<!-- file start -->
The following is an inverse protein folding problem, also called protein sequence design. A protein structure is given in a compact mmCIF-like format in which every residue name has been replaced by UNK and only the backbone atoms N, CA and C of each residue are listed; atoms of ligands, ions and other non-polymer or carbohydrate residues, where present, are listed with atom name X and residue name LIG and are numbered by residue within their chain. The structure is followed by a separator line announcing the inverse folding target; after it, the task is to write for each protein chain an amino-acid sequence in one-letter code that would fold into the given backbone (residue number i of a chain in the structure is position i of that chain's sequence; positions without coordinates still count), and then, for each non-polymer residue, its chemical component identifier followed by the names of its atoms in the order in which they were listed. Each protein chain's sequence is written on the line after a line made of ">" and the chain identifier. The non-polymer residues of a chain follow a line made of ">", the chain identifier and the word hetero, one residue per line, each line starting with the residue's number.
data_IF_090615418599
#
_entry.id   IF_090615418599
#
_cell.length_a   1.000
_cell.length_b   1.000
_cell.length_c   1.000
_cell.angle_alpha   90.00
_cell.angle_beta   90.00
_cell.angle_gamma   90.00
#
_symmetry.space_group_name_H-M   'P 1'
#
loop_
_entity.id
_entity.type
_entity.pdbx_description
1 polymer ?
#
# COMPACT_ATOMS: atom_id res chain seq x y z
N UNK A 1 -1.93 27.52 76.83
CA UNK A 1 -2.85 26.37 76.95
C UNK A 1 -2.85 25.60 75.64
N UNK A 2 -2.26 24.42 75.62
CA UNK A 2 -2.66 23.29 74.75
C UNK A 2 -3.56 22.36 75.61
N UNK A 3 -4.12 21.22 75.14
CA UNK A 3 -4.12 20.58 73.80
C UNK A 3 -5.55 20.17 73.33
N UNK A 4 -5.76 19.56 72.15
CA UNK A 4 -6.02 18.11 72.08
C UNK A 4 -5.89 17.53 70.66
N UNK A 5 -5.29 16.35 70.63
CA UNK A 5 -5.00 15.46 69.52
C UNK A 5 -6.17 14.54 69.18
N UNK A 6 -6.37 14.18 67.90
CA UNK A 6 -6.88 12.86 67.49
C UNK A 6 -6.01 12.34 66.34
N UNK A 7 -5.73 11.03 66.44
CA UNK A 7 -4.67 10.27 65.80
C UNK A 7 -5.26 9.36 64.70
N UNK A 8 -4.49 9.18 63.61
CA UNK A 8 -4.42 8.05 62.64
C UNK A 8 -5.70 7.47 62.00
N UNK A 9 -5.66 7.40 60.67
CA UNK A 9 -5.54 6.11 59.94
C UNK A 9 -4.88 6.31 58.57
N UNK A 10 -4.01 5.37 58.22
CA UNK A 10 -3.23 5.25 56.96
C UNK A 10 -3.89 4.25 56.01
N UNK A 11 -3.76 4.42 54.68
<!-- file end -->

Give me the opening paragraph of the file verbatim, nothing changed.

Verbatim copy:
The following is an inverse protein folding problem, also called protein sequence design. A protein structure is given in a compact mmCIF-like format in which every residue name has been replaced by UNK and only the backbone atoms N, CA and C of each residue are listed; atoms of ligands, ions and other non-polymer or carbohydrate residues, where present, are listed with atom name X and residue name LIG and are numbered by residue within their chain. The structure is followed by a separator line announcing the inverse folding target; after it, the task is to write for each protein chain an amino-acid sequence in one-letter code that would fold into the given backbone (residue number i of a chain in the structure is position i of that chain's sequence; positions without coordinates still count), and then, for each non-polymer residue, its chemical component identifier followed by the names of its atoms in the order in which they were listed. Each protein chain's sequence is written on the line after a line made of ">" and the chain identifier. The non-polymer residues of a chain follow a line made of ">", the chain identifier and the word hetero, one residue per line, each line starting with the residue's number.